Thank you for reporting this comment. Undo

Thanks for the tips. I've pulled up a few strips to test how it will go and it is so dry a lot of it just splinters and cracks. The planks underneath look like they were salvaged themselves...some are one by ten, some one by six.
Also looking for any suggestions on how to remove the hardwood strips that are underneath some cabinetry. I had some custom cabinets installed over top of the existing hardwood floor some time ago. They can't be moved. Someone suggested using a dremel to cut the hardwood flush to the cabinet. Not sure there are any other techniques.

    Bookmark   November 28, 2012 at 10:03PM
Thank you for reporting this comment. Undo

I forgot about the screws mike kaiser mentioned! I'd use those where needed, and fill the holes...and keep the original flooring you have. Fill in the few you took up with newer or salvaged wood.

    Bookmark   November 28, 2012 at 10:47PM
Thank you for reporting this comment. Undo

It's splintering and cracking because it's maple - hard, durable and brittle. And prying boards up is guaranteed to destroy them. You have to remove them by reversing the motion it took to install them.

The screws look like the easy way out, and the least expensive, if you haven't reached the point of no return on the removal.

If you want to salvage the wood - and it's selling for $5+ per square foot as salvage - buy an oscillating multi-tool and several metal-cutting blades. Slice through the nails under the boards and coax the board loose. If you can work from the side with the tongues, the nails are accessible and the boards easiest to remove.

It's faster, and easier and saves more boards.

Remove the molding and use a wood-cutting blade on the multi-tool to slice out around the cabinets, but accept that it's going to be difficult to impossible to do a clean job, and the new floor will abruptly end at the cabinets. If appearance matters a lot, remove the cabinets, take up all the floor, put down the new floor and re-install the cabinets.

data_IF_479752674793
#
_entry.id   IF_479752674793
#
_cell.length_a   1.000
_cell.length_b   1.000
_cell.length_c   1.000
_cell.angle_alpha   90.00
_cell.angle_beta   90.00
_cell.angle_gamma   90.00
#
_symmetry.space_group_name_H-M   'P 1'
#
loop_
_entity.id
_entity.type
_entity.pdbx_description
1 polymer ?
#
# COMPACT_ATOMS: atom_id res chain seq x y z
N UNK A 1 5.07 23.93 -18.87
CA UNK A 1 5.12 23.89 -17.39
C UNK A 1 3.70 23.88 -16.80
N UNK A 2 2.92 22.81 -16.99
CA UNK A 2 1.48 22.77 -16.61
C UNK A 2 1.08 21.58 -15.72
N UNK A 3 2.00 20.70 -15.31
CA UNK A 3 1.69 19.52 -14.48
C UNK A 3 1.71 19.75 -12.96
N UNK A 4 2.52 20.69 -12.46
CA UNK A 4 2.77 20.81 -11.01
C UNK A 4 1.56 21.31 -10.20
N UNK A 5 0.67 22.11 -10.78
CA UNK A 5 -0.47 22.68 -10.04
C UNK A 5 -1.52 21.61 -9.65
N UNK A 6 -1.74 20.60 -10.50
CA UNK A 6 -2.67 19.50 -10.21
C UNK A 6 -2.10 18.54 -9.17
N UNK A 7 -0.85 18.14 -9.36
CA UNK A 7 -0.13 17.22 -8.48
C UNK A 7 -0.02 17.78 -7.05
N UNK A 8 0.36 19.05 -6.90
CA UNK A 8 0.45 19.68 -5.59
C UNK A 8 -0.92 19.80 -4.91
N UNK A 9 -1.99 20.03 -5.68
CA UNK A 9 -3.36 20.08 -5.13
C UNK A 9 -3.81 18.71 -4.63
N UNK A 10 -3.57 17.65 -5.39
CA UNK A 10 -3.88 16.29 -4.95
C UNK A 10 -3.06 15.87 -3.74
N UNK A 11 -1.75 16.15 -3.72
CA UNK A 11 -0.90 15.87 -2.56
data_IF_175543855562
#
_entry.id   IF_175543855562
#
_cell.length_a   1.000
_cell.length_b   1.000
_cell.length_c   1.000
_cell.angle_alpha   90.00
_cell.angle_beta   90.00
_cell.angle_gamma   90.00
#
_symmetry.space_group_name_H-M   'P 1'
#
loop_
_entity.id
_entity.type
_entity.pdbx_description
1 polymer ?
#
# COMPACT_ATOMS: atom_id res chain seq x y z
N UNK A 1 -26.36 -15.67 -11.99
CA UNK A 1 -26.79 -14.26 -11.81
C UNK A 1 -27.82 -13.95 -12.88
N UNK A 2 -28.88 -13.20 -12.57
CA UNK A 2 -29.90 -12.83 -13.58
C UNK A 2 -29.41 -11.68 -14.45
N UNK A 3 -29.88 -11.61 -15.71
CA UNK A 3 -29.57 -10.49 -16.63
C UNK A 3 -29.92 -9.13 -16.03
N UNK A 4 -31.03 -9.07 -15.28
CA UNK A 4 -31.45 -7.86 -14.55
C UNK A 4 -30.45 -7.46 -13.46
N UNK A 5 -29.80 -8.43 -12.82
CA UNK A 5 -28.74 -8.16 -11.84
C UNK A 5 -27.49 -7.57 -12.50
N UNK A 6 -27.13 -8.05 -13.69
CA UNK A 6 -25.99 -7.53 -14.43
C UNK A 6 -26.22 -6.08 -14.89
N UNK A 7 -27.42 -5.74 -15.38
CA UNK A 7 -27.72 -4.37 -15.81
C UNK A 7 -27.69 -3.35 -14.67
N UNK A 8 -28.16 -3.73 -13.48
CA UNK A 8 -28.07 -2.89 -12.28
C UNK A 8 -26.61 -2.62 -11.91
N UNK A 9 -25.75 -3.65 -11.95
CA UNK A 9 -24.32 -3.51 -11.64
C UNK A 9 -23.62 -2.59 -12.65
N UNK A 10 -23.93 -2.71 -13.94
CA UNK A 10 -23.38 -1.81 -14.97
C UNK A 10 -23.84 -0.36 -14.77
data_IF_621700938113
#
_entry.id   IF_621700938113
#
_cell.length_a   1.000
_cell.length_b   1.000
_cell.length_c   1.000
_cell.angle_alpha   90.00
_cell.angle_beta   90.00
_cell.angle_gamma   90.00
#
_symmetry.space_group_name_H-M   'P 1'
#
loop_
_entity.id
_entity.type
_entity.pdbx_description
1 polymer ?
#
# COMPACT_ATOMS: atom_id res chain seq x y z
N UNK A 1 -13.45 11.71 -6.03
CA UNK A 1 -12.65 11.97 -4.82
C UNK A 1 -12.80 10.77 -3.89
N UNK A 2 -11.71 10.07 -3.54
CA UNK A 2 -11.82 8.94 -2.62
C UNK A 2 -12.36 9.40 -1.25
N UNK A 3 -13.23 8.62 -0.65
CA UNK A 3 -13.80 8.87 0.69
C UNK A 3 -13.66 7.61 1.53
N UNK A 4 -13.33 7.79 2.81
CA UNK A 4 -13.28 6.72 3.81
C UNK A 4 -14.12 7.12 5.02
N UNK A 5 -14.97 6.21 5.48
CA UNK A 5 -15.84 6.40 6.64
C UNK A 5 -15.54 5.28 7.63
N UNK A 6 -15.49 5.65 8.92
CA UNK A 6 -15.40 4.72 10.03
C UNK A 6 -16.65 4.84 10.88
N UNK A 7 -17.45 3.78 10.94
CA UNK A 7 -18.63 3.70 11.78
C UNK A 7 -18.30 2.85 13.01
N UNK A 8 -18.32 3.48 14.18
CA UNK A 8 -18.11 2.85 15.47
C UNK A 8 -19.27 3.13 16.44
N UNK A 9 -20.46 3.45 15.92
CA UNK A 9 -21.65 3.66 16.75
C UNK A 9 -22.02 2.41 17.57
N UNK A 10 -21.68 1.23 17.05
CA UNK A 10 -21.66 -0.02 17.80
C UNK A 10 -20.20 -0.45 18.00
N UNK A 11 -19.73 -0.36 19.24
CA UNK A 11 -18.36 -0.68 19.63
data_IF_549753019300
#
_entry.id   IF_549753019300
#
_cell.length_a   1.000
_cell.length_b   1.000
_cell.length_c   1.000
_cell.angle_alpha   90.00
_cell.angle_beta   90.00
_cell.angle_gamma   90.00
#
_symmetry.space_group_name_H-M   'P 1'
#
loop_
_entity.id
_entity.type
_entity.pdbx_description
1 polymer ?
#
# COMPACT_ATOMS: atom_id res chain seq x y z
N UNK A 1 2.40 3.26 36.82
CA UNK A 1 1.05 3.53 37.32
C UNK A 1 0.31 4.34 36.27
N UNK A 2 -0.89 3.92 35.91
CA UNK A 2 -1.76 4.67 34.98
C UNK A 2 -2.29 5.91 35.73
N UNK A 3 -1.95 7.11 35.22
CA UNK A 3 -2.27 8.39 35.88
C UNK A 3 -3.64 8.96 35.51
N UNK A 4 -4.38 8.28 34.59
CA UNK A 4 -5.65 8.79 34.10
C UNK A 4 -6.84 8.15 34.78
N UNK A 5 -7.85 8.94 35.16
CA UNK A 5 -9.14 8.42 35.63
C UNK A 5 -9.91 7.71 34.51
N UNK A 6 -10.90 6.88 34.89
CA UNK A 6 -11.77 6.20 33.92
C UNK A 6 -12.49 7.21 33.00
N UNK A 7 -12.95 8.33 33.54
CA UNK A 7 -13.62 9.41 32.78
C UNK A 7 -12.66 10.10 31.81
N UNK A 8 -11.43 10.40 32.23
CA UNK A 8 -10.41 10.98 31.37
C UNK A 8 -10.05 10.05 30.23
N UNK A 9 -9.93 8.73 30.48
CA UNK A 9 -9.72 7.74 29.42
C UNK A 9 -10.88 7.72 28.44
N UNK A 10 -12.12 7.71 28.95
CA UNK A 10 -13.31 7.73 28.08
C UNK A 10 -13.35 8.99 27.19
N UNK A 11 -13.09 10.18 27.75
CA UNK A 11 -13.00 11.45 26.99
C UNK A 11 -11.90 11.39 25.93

Bookmark   November 30, 2012 at 10:28AM
Thank you for reporting this comment. Undo

Appreciate the advice everyone.

    Bookmark   December 3, 2012 at 3:25PM
Sign Up to comment
More Discussions
Sanity check: Huge window & shutter repair/replace bill?
Hey folks! I am the proud new-ish owner of 1740s brick...
Craftsman tile question
I recently visited a friend who lives in a beautiful...
Best Way to Seal Rubble Foundation Against Water and Radon?
Hi, I am new here, hoping someone can help. We have...
interesting plaster job - what to do to fix it?
I'm doing some work in my dining room that includes...
Need color help with exterior paint on 1902 Victorian with bad siding
We have a 1902 victorian in a small town in Iowa. Unfortunately,...
Jennifer Weinman
Sponsored Products
Riverside Lennox Street Rectangle End Table - 5609
$393.75 | Hayneedle
Carlton Cherry Russet Stained Wood Shaker Kitchen Cabinet Sample
CliqStudios Cabinets
Mendota Urban Stone Gray Paint Shaker Kitchen Cabinet Sample
CliqStudios Cabinets
Calynda Nightstand - BLACK
$1,029.00 | Horchow
Warner Linen Sectional Sofa Left-Arm Facing - OFF WHITE/SAND
$3,639.00 | Horchow
Bryn St. Clair Peacock Blue Leather Swivel Chair - PEACOCK
$1,799.00 | Horchow
Odyssey 3 pc. Pub Table Set Multicolor - FDI059
Chelsea Home Furniture Tyrell Accent Chair - Millcreek - 159920-C-MC
$959.99 | Hayneedle
People viewed this after searching for:
© 2015 Houzz Inc. Houzz® The new way to design your home™